Yet it was around that time, at age 13, that Lovitz saw Woody Allen's classic 1969 film Take the Money and Run and decided he wanted to be just like him.
"I heard his routine and performed that and other Jewish comics like Lenny Bruce's routines in my college dorm, and when I graduated I took comedy workshops on Saturday nights at the Comedy Store," he recalls. "I always wanted to do it but didn't have the guts to take the stage on my own like that, until [fellow SNL alums] Dana Carvey and Dennis Miller told me I should do it, and I heard how much Dana was making at it. Right away, I started hosting shows for [fellow SNL-ers] Kevin Nealon, Victoria Jackson, and Norm MacDonald. I did 10 minutes first; then they asked if I could do 30."
Lovitz was able to work at getting into SNL because of his father's thorough emotional support. Despite his success as a doctor, the senior Lovitz had really wanted to be an opera singer, and so the patriarch encouraged his children to follow their hearts careerwise. Thus, young Jon headed off to UC Irvine to pursue acting – a professor there served as the inspiration for the Master Thespian – and soon afterward began performing with the legendary Groundlings comedy troupe, where SNL producer Lorne Michaels discovered him.
During Lovitz's five-year run on the late-night powerhouse, he recalls upsetting only one celebrity with a stinging impersonation: iconic gay playwright/actor Harvey Fierstein. Lovitz pretended that Fierstein was hosting a talk show from his boudoir, desperately hustling attractive male guests for physical affection while always being thoroughly rebuffed.
"Harvey didn't like it, and he came in to the show to complain about it," says Lovitz. "His point was that he was getting more famous as me than as him. Watching him, I realized I was doing him quite well. He thought I was doing a gay stereotype," laughs the comedian. "But I only played him one time after that. If it hurts someone, it's not worth doing."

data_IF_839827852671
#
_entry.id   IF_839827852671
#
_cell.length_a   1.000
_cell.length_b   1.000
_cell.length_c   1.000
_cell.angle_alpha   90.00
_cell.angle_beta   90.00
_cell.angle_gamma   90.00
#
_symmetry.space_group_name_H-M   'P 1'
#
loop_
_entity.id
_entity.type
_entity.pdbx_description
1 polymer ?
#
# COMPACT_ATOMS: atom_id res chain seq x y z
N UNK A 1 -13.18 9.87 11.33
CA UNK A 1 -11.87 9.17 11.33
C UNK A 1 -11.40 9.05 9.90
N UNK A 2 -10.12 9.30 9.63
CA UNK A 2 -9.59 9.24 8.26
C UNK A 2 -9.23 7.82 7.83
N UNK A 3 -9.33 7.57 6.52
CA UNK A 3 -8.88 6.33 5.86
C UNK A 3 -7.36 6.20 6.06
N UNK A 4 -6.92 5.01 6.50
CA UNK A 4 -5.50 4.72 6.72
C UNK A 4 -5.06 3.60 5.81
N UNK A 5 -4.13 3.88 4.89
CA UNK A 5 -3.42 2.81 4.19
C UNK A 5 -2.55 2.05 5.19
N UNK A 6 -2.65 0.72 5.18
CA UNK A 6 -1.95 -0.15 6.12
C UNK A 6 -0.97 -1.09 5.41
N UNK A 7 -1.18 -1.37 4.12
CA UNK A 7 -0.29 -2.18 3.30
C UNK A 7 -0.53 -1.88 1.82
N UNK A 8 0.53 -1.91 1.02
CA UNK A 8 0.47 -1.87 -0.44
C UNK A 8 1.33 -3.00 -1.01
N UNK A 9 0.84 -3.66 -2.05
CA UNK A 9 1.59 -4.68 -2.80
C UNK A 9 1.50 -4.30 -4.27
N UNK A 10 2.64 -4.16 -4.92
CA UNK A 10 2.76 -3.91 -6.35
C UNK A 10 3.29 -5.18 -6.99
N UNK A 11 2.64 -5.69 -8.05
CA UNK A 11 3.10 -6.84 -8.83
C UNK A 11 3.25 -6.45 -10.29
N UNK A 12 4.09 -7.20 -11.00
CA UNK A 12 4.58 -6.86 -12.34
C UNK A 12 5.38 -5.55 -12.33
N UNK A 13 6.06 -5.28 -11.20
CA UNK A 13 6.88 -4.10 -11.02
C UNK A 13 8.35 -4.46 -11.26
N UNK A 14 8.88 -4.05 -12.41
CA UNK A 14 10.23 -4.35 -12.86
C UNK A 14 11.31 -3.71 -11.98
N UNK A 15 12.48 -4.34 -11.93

That surprisingly gentle philosophy is rare among today's generation of notoriously mean-spirited humorists, but it allows Lovitz to get away with poking extensive fun at all types of politicians and pop culture. Even when the admittedly staunch Democrat calls on the Republicans in the Laugh Factory crowd to raise their hands and "out" themselves, they do it joyfully and wind up laughing harder at his take on Bush than even the Democrats in the house. And when Lovitz fires off his best riff of the show, complaining about celebrities like Bob Dole or Tony Bennett making ads for penile dysfunction medications, it's hard to find an audience member who isn't doubled over with laughter.
At the end of the night, Lovitz surprises the crowd one more time by sitting at a portable keyboard and pounding out jazz-pop tunes he's written. But even these are childishly dirty and absurdly off-kilter in the best way, as they revolve around another unlikely friend of his – squeaky-clean TV dad Bob Saget of Full House fame – and Lovitz's unfounded impression that Saget is gay. As he spells out one incredibly deluded allegation after another in a voice that could lull an infant to sleep, Lovitz tickles the ivories with fast-jazz fury, transformed by the moment into the all-around entertainer he's always dreamed of being. As the audience bursts into a final round of applause, one senses Masada is right: This is career reinvention at its most exciting, and could very well signal the rebirth of a star.